Like all other Almodóvar’s movies, ethnic scandals and moral debauchment are as casual as slips in the tongue; yet these do not lead to more sophisticated and convincing characters. While in “All About My Mother”, Manuela’s Madrid trip is a journey of soul-searching and self discovery, here are the women delightful naïve (almost simple-minded), as if those sufferings never make a real dent on the lightness of their beings.

Penelope Cruz’s role as Raimunda is the most intriguing character in the movie. Like her mother, Raimunda is resourceful, but she is powerless in getting rid of her troublesome men, physically and mentally. And that powerless yet revengeful feeling leads to her silent estrangement from her mother. However, while the settlement of the alienation is told in a gentle and touching way, one cannot find the ground for Raimunda’s vulnerability after watching her super powerful handling of a restaurant catering more than 30 people with her dead husband lying in the freezer: She is simply too comic to be convincing.

For Almodóvar, Volver represents what he is and famous for: A gay man who loves women’s breasts. The twisted hate-love attitude toward manhood may well come from his worship of domination and potency, yet those scintillating scripts show his profound understanding of women thinking. Yet the only element missing is the passion which used to stir deep into audience’s consciousness, therefore the effect is soap-operatic, entertaining yet not challenging.

Tuesday, February 13, 2007

Image and Imagination

It is quite surprising to know that “Still Life”, the fifth movie by Zhang-ke Jia, won the Golden Lion award in Venice Film Festival, NOT because it is mediocre or inelaborate, but because its rich details were woven by nuances and implications in the context of the fast changing China such that familiarity of cultural background is a requirement, instead of a supplement for the movie.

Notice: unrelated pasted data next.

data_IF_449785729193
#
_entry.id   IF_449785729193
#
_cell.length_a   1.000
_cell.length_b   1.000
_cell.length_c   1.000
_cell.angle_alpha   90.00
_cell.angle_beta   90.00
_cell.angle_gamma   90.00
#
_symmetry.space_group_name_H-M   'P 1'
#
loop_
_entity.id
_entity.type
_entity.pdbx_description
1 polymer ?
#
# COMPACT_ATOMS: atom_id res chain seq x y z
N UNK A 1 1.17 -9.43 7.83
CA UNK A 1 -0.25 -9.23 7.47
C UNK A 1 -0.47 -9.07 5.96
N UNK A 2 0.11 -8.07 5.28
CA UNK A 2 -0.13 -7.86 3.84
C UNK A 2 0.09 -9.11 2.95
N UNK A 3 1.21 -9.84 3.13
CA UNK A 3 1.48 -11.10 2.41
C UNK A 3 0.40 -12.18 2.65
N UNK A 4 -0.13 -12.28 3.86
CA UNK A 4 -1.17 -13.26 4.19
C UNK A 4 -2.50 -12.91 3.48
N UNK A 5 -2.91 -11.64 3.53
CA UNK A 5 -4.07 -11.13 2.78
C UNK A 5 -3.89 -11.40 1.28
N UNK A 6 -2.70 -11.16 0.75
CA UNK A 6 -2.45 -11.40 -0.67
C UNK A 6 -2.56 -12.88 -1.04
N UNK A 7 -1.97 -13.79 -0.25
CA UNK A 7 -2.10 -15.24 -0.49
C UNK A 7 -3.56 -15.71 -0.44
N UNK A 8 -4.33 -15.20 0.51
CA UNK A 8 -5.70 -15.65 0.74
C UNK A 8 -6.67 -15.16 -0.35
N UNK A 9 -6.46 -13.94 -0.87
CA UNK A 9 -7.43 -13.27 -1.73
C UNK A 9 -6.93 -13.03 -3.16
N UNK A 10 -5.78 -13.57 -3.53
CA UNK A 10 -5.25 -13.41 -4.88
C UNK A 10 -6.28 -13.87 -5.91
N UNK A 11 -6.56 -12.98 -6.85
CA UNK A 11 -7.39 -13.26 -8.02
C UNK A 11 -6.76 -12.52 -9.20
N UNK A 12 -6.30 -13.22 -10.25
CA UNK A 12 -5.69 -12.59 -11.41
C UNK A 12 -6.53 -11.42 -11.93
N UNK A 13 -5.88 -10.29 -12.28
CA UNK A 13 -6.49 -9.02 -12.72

Jia once commented that Robert Altman was a master of portrait of group people. He especially admires his ability to magically present the meaning through seemingly loosely-intertwined casual dialogues. Still Life shows the influence of Altman. Although the story is linked by the changing fates of two marriages, one seeking reunion, the other divorce, the real main actors/actresses are those silent majority influenced by Three Gorges Dam project, those that were forced to leave where their ancestors had been living for centuries, and those that came to seek the opportunity to make their fortune. No particular script or scenario is absolutely inseparable in the movie; yet each provides a tiny note for the final elegy. The movie is a 108-minute-long snapshot, yet with effect of an ever-changing kaleidoscope. Besides the flooded sceneries and houses along the Yangtze River, gone are the family value, the trust between people and pastoral life style that were once cherished in those riverside towns. Shan ming and Shen Hong represented two different classes that have lost their voices in China: rural peasants and blue-collar workers in small towns, both lack of sophistication to drive them ahead of changing waves. While Shan ming still entertains himself with songs from 1980’s before the final reform took place to uproot west China, the more realistic Shen Hong doesn’t see the solution to her future even after she found the answer for her ending marriage. All she knows in the end is that the soaring cliffs and the connection to her to-be-ex husband will be soon carried away. Shan ming’s fate is equally cloudy as he decides to go back to the most dangerous job in the world: coal mining in China.

While the plotless feature in Robert Altman’s movies is mainly achieved through endless multi-sided dialogues, Jia painfully chose silence to carry equal-amount of delicate remarks. Just as the title of the movie indicated, most of the story is told through body-language and still images with particular settings. With the biggest budget ever, the director finally could pursue his own cinematographic style: the eerie combination of greenish blue and dark yellow makes up most of the movie. The former, seems natural in Fengjie where the dam is being built, projects a sense of aloofness and despair of inescapable loss. The yellow is mostly carried in the foreground as an elemental color for people. Thus they all look weary and over worn. There is certainly a visual conflict between the two colors and one soon begins to sense that those people are meant to leave such environment even though the town could have been saved.